Powered by the seed funding, Elorea is ramping up its marketing and product pipeline. It expects to release a new product or campaign monthly and is interested in extending to apparel, accessories, and bath and body care in the future. In June, the brand unveiled a range of candles each priced at $75. Lee says, “Fragrance has always been for us the first step into a long journey for what this brand could eventually become.”
“Fragrance has always been for us the first step into a long journey for what this brand could eventually become.”
Launched last year, New York-based Elorea has served as a way for Lee, formerly head of digital and marketing at the sneaker brand Greats and operating partner at digitally native brand platform Detail Provisions Co., and Su min Park, his wife and co-founder, to get closer to their Korean roots. The brand name is a portmanteau of the words “elements” and “Korea,” and its fragrances Heaven, Earth, Water and Fire pay homage to the four trigrams on the South Korean flag that represent heaven, earth, water and fire. Given Elorea’s ties to South Korea, Lee traveled to the country to do a big portion of the seed round.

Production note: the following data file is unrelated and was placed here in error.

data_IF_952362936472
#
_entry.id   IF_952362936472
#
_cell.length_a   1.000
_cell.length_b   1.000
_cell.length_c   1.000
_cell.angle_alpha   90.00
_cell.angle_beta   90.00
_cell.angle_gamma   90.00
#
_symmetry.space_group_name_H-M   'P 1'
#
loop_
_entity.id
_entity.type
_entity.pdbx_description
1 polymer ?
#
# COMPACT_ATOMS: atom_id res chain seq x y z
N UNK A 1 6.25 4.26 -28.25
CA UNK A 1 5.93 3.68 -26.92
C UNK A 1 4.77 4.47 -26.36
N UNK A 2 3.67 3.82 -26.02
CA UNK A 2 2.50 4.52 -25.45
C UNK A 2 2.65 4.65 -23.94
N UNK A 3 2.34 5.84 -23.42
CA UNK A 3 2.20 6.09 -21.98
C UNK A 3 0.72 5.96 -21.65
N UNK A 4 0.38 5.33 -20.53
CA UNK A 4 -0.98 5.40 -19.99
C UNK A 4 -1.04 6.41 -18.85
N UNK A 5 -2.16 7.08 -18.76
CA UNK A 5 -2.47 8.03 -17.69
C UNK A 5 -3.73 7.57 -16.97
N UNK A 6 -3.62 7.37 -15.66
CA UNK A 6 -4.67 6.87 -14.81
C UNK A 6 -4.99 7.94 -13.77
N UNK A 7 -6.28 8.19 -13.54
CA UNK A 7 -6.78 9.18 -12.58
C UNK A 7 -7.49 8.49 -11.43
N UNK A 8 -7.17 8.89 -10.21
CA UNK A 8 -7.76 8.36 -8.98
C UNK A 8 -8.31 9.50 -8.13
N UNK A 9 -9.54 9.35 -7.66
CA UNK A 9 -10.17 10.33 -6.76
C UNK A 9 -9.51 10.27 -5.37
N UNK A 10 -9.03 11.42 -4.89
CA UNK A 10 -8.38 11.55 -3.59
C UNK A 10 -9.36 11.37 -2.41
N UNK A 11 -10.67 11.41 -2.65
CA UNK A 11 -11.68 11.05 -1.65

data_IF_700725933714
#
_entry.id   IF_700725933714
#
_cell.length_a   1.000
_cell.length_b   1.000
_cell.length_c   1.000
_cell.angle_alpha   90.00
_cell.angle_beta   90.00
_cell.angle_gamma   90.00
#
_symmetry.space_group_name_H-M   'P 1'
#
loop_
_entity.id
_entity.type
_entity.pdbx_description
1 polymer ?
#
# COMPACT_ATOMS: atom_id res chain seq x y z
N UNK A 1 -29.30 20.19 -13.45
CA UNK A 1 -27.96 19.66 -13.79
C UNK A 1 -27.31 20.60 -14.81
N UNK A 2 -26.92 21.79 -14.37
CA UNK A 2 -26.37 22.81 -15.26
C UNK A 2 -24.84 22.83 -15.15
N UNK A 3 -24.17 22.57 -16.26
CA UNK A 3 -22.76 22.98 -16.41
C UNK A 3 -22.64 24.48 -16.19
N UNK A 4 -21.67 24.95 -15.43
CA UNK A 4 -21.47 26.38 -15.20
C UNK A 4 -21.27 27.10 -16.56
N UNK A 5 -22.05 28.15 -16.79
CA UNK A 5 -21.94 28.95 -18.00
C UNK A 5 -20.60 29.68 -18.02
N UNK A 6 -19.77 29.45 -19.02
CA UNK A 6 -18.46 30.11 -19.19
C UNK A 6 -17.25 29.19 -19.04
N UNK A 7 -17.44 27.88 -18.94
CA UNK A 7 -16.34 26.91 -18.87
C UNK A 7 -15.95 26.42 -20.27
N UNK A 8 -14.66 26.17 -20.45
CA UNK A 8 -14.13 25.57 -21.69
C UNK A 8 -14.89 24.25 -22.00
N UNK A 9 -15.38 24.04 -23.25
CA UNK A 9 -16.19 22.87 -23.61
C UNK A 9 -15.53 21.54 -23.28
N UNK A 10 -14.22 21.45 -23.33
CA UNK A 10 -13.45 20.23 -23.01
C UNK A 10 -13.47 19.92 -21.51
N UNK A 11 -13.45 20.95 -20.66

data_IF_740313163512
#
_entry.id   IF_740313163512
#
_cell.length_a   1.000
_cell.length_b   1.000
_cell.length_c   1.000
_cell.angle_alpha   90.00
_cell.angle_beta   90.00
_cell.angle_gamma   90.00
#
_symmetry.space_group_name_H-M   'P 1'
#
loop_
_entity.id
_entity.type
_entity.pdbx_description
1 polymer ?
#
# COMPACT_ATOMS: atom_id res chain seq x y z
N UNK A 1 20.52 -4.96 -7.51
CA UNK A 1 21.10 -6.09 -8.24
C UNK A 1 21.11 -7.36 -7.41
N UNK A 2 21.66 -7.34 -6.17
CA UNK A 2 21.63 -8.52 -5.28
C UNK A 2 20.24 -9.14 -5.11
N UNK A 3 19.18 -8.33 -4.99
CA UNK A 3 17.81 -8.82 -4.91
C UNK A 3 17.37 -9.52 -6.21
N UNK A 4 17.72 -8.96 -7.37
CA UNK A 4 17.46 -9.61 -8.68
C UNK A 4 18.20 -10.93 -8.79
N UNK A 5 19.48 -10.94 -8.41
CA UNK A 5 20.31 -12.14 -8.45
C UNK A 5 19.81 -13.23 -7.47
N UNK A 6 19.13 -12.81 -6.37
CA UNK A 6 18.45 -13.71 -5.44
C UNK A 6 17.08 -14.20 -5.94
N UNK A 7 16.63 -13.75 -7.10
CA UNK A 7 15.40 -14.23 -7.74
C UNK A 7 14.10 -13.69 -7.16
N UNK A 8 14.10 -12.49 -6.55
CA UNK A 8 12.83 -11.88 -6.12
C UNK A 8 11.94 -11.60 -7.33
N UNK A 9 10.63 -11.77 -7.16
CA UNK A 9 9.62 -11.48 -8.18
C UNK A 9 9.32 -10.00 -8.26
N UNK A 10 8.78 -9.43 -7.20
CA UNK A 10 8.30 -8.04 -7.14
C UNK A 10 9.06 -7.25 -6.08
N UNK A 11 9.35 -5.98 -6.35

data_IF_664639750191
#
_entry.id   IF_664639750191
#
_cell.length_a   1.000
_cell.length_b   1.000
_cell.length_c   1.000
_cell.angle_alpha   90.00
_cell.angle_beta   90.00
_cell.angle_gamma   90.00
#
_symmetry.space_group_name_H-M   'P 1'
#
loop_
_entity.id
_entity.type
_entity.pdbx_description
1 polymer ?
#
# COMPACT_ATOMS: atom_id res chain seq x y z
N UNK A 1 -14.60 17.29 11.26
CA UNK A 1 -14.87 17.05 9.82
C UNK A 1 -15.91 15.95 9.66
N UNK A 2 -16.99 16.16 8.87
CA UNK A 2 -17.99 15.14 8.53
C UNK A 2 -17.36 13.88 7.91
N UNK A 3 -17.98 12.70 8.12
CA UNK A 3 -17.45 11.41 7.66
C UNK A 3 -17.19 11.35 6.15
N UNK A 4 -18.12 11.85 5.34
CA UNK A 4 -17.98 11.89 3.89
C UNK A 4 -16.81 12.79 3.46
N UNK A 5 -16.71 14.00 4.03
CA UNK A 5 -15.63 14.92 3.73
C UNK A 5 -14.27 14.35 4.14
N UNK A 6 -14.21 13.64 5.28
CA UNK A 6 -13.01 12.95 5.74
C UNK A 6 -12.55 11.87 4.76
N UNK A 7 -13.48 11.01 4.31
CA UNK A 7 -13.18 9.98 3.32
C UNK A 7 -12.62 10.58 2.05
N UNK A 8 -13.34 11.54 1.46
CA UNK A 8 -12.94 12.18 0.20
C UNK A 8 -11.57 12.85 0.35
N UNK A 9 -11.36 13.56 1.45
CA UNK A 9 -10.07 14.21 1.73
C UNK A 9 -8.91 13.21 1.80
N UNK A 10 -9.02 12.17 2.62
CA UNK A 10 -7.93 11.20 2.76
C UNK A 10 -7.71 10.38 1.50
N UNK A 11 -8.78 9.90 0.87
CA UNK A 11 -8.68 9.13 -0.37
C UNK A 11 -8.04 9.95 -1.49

He says, “We felt it was very important that our earliest investors were Korean to not only validate what we were doing, but we felt that, if we built a brand that was representing the culture, the cap table really had to be filled with people who truly understood what we were trying to do.”